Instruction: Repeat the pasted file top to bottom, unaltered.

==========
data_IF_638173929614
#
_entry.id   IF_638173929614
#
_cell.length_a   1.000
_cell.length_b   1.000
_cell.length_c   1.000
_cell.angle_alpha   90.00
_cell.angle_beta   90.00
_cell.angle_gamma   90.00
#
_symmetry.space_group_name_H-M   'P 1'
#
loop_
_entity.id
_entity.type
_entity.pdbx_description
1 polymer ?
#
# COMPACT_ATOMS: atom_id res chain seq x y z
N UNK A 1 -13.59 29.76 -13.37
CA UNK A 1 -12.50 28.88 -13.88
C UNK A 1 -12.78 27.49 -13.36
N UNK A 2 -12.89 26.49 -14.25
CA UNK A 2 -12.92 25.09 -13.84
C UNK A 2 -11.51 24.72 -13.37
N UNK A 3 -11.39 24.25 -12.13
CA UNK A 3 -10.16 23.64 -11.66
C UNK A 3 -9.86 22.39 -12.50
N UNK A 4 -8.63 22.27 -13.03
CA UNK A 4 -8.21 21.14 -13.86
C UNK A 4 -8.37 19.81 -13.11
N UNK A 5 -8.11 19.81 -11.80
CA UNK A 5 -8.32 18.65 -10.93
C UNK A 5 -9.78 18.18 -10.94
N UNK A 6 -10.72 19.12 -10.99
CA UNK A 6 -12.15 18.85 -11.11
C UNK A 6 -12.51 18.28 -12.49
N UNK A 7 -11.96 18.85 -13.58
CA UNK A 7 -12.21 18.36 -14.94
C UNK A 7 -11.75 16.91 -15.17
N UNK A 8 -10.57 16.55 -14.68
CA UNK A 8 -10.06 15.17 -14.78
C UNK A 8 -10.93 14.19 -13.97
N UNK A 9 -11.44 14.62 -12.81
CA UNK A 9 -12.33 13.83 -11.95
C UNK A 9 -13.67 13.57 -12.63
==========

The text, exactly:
data_IF_638173929614
#
_entry.id   IF_638173929614
#
_cell.length_a   1.000
_cell.length_b   1.000
_cell.length_c   1.000
_cell.angle_alpha   90.00
_cell.angle_beta   90.00
_cell.angle_gamma   90.00
#
_symmetry.space_group_name_H-M   'P 1'
#
loop_
_entity.id
_entity.type
_entity.pdbx_description
1 polymer ?
#
# COMPACT_ATOMS: atom_id res chain seq x y z
N UNK A 1 -13.59 29.76 -13.37
CA UNK A 1 -12.50 28.88 -13.88
C UNK A 1 -12.78 27.49 -13.36
N UNK A 2 -12.89 26.49 -14.25
CA UNK A 2 -12.92 25.09 -13.84
C UNK A 2 -11.51 24.72 -13.37
N UNK A 3 -11.39 24.25 -12.13
CA UNK A 3 -10.16 23.64 -11.66
C UNK A 3 -9.86 22.39 -12.50
N UNK A 4 -8.63 22.27 -13.03
CA UNK A 4 -8.21 21.14 -13.86
C UNK A 4 -8.37 19.81 -13.11
N UNK A 5 -8.11 19.81 -11.80
CA UNK A 5 -8.32 18.65 -10.93
C UNK A 5 -9.78 18.18 -10.94
N UNK A 6 -10.72 19.12 -10.99
CA UNK A 6 -12.15 18.85 -11.11
C UNK A 6 -12.51 18.28 -12.49
N UNK A 7 -11.96 18.85 -13.58
CA UNK A 7 -12.21 18.36 -14.94
C UNK A 7 -11.75 16.91 -15.17
N UNK A 8 -10.57 16.55 -14.68
CA UNK A 8 -10.06 15.17 -14.78
C UNK A 8 -10.93 14.19 -13.97
N UNK A 9 -11.44 14.62 -12.81
CA UNK A 9 -12.33 13.83 -11.95
C UNK A 9 -13.67 13.57 -12.63